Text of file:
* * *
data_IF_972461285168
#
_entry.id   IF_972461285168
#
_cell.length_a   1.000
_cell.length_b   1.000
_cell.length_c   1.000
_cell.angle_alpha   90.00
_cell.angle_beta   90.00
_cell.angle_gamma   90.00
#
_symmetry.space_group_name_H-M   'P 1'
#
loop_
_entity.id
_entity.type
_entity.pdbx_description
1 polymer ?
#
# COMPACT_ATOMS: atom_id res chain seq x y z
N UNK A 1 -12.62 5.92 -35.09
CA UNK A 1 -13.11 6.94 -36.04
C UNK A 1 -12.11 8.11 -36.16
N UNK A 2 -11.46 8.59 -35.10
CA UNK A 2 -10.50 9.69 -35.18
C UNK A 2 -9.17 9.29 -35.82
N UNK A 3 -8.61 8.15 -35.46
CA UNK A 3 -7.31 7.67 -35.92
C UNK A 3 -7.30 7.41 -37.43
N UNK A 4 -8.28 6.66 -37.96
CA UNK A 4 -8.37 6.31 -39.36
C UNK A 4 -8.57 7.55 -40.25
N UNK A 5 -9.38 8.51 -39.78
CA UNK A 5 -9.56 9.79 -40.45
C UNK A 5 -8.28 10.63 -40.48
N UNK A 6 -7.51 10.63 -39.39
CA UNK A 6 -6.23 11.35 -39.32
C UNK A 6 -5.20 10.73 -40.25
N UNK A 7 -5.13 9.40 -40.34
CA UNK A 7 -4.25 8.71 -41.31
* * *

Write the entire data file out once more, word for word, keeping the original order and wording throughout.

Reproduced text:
data_IF_972461285168
#
_entry.id   IF_972461285168
#
_cell.length_a   1.000
_cell.length_b   1.000
_cell.length_c   1.000
_cell.angle_alpha   90.00
_cell.angle_beta   90.00
_cell.angle_gamma   90.00
#
_symmetry.space_group_name_H-M   'P 1'
#
loop_
_entity.id
_entity.type
_entity.pdbx_description
1 polymer ?
#
# COMPACT_ATOMS: atom_id res chain seq x y z
N UNK A 1 -12.62 5.92 -35.09
CA UNK A 1 -13.11 6.94 -36.04
C UNK A 1 -12.11 8.11 -36.16
N UNK A 2 -11.46 8.59 -35.10
CA UNK A 2 -10.50 9.69 -35.18
C UNK A 2 -9.17 9.29 -35.82
N UNK A 3 -8.61 8.15 -35.46
CA UNK A 3 -7.31 7.67 -35.92
C UNK A 3 -7.30 7.41 -37.43
N UNK A 4 -8.28 6.66 -37.96
CA UNK A 4 -8.37 6.31 -39.36
C UNK A 4 -8.57 7.55 -40.25
N UNK A 5 -9.38 8.51 -39.78
CA UNK A 5 -9.56 9.79 -40.45
C UNK A 5 -8.28 10.63 -40.48
N UNK A 6 -7.51 10.63 -39.39
CA UNK A 6 -6.23 11.35 -39.32
C UNK A 6 -5.20 10.73 -40.25
N UNK A 7 -5.13 9.40 -40.34
CA UNK A 7 -4.25 8.71 -41.31